Open Courses and Informal Learning in a Web 2.0 World: A Research Agenda

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Keynote at the International Conference on Education Technology and Computer, Northwest Normal University, Changchun, China, July 2011.

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  • Hey Jodi,
    I always design my slides to compliment my talk, not replace it, and in this case I made the audio available as well - I totally understand the idea that reading is much faster than listening. The neat thing about Slideshare is that the audio is indexed to the slides, so you could click on the slide that interests you and hear only that audio - if it works.

    Yes, the two links you found are the only places I've written about this. I definitively need to think more about this, and look at different theories and literature to connect it to.

    Thanks for the paper suggestion!
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  • I like the distinction between ’site-specific information-centric communities’ and ’long-term distributed topic-based communities’.

    You raise the issue of communities of practice -- this is interesting, to think about how a course cycles outwards, and how open courses have the opportunity to include more of a person’s existing ’cohort’.

    Without the audio, ’stimulus-response’ vs. ’divergence-convergence’ require more explanation -- have you written about those somewhere? (I read *way* faster and with better comprehension than I listen.) --Ok, I see that
    http://reganmian.net/wiki/grappling_with_ideas
    http://reganmian.net/wiki/grappling_with_ideas-the_paper
    are the places to look


    (Also what is KF?) -- Ok, I see KF=Knowledge Foundation


    The monologue vs. dialogue reminds me of a paper (Daniel O’Keefe ’Two Concepts of Argument,’ Journal of the American Forensic Association, 1977, 13, 121-128) -- essentially about the difference between presenting an argument and having a dialogical argument.
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Open Courses and Informal Learning in a Web 2.0 World: A Research Agenda

  1. 1. Open Courses and Informal Learning in a Web 2.0 world: A research agenda Stian Håklev, OISE/University of TorontoInternational Conference of Educational Technology and Computer, Changchun, July 15, 2011 July 11, 2011 - Creative Commons BY
  2. 2. An abundance of resources
  3. 3. 3
  4. 4. 4
  5. 5. doaj 5
  6. 6. Still many questions about production, formats, metadata, etc.But more importantly, how do self-learners use this to learn? And how can we support their learning?
  7. 7. Site-specific information-centric communities
  8. 8. Long-term distributed topic-based communities
  9. 9. intro  open  ed  I “Wiley  wikis” Text 12
  10. 10. connnectivism  cour Massive  Open  Online  Courses 13
  11. 11. Interesting issues related to this course
  12. 12. Time spent on meta-issues, and role of instructors in an open course
  13. 13. Dimensions of course “openness”
  14. 14. Dimensions of course “openness”transparency (people can see what we write)
  15. 15. Dimensions of course “openness”transparency (people can see what we write)no grades/coercion
  16. 16. Dimensions of course “openness”transparency (people can see what we write)no grades/coercionno certification/assessment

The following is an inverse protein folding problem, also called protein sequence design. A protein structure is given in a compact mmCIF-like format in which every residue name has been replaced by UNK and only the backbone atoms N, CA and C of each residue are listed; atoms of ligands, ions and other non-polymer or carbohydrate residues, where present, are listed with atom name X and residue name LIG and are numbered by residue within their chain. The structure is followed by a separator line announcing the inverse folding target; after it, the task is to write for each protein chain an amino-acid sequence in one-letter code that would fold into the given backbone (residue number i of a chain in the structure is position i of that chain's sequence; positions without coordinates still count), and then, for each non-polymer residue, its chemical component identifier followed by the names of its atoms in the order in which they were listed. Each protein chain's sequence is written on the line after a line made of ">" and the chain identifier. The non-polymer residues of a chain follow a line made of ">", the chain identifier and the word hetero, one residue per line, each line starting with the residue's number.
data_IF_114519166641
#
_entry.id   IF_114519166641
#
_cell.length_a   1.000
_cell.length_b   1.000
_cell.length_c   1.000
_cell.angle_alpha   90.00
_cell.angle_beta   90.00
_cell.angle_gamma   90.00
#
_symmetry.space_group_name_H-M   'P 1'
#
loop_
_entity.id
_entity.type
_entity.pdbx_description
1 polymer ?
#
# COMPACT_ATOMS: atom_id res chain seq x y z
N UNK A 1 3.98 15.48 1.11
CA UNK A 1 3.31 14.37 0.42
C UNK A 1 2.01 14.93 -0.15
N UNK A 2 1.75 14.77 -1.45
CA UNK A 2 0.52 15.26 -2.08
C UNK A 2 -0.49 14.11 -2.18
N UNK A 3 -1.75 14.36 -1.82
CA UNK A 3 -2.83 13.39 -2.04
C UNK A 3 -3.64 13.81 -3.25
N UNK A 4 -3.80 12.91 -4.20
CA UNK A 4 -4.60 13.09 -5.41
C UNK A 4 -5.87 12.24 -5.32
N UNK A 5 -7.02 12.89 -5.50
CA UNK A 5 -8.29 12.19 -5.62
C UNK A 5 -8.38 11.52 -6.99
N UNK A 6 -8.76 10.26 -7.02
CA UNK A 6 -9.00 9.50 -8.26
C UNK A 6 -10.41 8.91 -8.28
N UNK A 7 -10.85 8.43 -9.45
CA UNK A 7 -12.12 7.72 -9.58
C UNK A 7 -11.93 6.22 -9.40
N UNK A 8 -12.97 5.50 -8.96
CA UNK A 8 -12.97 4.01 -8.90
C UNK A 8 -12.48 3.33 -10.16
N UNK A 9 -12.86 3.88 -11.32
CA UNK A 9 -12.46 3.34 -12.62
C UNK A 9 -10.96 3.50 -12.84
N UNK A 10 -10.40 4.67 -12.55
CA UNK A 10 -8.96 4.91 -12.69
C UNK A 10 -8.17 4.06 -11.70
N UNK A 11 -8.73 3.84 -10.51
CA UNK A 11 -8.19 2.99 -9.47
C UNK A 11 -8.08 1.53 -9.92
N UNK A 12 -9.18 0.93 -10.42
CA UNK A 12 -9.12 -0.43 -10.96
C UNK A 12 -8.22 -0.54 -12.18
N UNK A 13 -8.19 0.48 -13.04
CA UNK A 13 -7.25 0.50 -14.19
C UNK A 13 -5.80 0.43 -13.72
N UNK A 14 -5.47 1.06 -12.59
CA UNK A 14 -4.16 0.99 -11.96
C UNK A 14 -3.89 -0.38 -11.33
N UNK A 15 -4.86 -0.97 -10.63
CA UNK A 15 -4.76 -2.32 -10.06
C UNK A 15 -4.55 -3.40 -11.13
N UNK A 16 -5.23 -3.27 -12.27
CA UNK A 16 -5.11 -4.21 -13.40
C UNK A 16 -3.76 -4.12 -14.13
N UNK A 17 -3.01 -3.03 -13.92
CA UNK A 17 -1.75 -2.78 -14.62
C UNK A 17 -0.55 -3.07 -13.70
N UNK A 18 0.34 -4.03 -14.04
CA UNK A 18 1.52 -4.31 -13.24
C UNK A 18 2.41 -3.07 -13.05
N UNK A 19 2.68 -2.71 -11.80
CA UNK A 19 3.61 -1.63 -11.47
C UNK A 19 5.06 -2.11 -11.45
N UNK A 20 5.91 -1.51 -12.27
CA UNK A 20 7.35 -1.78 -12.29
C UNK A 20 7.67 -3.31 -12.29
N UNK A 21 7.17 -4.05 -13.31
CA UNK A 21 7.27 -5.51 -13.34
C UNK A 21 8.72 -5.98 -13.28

17. 17. Dimensions of course “openness”transparency (people can see what we write)no grades/coercionno certification/assessmentless credibility/authority of instructors
  18. 18. Dimensions of course “openness”transparency (people can see what we write)no grades/coercionno certification/assessmentless credibility/authority of instructorsinstructors have less training/knowledge of subject area
  19. 19. Analyzing the course
  20. 20. Analyzing the course RSS feeds
  21. 21. Analyzing the course RSS feedsIncluding blog comments
  22. 22. Analyzing the course RSS feedsIncluding blog comments Etherpad import script
  23. 23. Analyzing the course RSS feeds Including blog comments Etherpad import scriptPost-hoc data analysis for research
  24. 24. Analyzing the course RSS feeds Including blog comments Etherpad import script Post-hoc data analysis for researchIn-course visualization to course organizer or students
  25. 25. 3543
  26. 26. 36Teplovs (2010)
  27. 27. Analyzing the course RSS feeds Including blog comments Etherpad import script Post-hoc data analysis for researchIn-course visualization to course organizer or students Automatic interventions based on data analysis
  28. 28. Two models of a course stimulus-response vs.divergence-convergence cycle improvable ideas
  29. 29. Stimulus, response, stimulus, response, ...,end of the course
  30. 30. Cycle of divergence and convergence + final product -representation that can be shared with others
  31. 31. Ideas are not fixed inone spot - affords emergentunderstanding of categories, connections
  32. 32. Ideas are not fixed inone spot - affords emergentunderstanding of categories, connections Always have a shared up- to-date representation ofthe “state of the knowledge of the group” - enables knowledge talks
  33. 33. Alternative 1: A more web-savvy KF APIs
  34. 34. Alternative 2: A KB open web overlay Rise above build-upons initial post
  35. 35. Macro-collaboration and micro-collaborationMonologue to each other, or dialgoue with each other
  36. 36. Other research questionsHybrid (open + for-credit) coursesWho are self-learners? What are their needs?Recognition of learning/accreditationMotivation systemsCommunication between different levels of learning(individual, small group, group, network)
  37. 37. Thank you! shaklev@gmail.com http://reganmian.net/blog : houshuangxx CC BYThesis about Chinese Open Courses can bedownloaded in a variety of formats from http://reganmian.net/top-level-courses

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